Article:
The world of my NaNo novel is our own world, seven minutes into the future. Same world, only more so, and convulsing under population pressures, climate change, and out-of-control crime. It’s the background for the penal system that’s the center of the novel, and if it isn’t explained, the system doesn’t make any sense. Enter the novelist’s nightmare, the infodump.
Maybe it’s because I just finished reading a novel with a massive infodump that sidelined the story for far too long, that I’m uncomfortably aware of the danger that awaits me. When is enough information too much? How to avoid characters sitting around and coughing up great gobs of pedantry? “Yes, Charles, but surely you know that…,” for a page and a half.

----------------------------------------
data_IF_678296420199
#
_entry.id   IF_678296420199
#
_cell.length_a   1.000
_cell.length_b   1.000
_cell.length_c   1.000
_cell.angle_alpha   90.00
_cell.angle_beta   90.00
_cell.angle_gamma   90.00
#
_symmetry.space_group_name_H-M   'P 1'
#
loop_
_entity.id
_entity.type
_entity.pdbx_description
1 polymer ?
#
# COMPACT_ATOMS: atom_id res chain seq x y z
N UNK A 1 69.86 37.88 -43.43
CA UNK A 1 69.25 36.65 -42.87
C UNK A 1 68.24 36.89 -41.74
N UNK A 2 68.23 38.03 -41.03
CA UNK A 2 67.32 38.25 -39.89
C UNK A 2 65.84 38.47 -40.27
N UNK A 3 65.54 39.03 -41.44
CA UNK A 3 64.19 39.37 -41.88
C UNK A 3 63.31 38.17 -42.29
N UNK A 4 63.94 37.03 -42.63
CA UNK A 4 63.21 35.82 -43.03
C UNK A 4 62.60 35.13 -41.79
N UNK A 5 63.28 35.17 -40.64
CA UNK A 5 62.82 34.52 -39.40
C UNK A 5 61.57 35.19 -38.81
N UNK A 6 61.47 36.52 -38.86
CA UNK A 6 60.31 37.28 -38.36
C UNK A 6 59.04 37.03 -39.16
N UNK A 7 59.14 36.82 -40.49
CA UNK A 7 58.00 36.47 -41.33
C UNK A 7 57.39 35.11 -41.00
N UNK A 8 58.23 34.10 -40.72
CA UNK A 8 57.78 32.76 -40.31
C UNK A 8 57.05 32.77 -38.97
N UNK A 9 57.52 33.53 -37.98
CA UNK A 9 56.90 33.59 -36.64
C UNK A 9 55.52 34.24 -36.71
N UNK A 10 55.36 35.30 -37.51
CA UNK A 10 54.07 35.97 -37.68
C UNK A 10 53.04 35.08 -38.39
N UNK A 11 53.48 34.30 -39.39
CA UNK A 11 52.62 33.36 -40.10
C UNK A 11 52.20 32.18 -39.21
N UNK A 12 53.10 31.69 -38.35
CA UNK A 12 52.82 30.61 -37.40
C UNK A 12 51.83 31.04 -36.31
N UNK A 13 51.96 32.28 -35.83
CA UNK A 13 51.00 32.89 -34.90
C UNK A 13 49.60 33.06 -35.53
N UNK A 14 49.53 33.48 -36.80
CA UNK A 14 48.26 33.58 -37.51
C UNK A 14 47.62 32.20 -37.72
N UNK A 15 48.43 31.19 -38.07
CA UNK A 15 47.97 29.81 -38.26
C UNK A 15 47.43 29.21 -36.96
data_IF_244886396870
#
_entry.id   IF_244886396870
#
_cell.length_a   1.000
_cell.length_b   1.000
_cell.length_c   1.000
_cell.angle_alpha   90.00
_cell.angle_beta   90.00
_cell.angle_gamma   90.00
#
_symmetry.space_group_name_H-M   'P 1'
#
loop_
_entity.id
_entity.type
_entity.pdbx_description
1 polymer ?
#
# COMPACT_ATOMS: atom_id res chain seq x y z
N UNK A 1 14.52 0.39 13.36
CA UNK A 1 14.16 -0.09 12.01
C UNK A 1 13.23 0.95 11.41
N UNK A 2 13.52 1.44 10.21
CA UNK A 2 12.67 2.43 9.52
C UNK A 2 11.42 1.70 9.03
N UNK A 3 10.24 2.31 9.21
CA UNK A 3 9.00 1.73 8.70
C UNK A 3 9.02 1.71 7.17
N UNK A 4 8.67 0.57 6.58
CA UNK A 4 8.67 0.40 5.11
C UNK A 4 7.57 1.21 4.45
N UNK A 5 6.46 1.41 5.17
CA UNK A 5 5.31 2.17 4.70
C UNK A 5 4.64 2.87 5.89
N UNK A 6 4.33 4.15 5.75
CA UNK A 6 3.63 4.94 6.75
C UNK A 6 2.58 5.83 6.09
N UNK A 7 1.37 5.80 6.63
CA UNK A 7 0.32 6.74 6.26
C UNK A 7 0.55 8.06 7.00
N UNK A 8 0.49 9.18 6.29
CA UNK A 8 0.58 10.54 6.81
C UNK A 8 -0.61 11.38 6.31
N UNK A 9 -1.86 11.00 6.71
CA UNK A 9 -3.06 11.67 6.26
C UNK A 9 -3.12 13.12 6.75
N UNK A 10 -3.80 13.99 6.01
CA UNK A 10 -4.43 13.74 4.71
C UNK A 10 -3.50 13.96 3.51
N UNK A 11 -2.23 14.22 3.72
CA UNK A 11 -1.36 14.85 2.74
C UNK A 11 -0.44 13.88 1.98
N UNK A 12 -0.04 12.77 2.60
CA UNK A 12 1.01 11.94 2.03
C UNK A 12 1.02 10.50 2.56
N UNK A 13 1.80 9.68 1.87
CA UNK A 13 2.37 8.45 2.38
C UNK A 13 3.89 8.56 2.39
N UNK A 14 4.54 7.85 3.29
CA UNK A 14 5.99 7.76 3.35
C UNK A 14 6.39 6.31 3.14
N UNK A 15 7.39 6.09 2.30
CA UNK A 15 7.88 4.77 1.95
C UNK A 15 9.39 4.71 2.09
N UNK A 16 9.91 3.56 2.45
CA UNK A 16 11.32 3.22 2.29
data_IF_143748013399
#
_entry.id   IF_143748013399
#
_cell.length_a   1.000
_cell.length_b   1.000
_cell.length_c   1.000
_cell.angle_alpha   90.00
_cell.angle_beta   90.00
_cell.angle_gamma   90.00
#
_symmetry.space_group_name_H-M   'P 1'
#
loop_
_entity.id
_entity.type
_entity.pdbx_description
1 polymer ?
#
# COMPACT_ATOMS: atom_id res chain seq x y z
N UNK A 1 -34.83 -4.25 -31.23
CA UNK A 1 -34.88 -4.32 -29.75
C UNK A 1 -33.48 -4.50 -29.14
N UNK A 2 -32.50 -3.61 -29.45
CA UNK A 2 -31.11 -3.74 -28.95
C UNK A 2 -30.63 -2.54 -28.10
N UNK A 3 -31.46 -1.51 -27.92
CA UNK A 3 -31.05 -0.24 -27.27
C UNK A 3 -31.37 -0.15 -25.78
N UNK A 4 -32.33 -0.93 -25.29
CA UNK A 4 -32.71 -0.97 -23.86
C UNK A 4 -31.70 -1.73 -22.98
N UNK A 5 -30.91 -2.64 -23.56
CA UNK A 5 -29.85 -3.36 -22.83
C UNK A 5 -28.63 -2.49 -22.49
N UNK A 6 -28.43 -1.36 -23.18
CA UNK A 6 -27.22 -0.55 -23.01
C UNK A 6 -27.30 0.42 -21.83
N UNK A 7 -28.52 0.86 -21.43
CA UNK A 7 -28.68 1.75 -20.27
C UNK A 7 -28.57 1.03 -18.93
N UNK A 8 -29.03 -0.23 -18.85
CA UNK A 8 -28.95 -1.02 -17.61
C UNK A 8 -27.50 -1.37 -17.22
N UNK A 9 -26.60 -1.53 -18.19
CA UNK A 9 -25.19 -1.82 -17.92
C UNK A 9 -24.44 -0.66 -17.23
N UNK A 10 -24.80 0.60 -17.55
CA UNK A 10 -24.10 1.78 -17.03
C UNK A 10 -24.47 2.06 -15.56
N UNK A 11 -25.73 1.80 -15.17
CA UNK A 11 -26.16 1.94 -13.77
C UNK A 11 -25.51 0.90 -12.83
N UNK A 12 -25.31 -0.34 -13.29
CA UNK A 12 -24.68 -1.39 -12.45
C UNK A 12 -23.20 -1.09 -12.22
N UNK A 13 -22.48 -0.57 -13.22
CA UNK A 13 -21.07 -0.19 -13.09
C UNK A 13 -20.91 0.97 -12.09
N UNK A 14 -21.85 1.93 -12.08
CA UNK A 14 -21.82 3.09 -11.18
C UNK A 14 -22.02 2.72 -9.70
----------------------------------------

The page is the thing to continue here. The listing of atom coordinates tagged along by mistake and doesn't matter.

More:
So, I’m working at threading the info through the story, working the most necessary basics in as close to the beginning as possible. Sharing it out among the characters with a little bit of flashback, a snippet of conversation, a dollop of internal musing, a quick explanation for an action.
In the last day or so, I’ve become overwhelmingly thankful for Scrivener’s outliner. I can insert individually named and color-coded information anywhere in the outline. One color for scenes. Another for descriptions. Another for time markers. And now another for information. Life is good.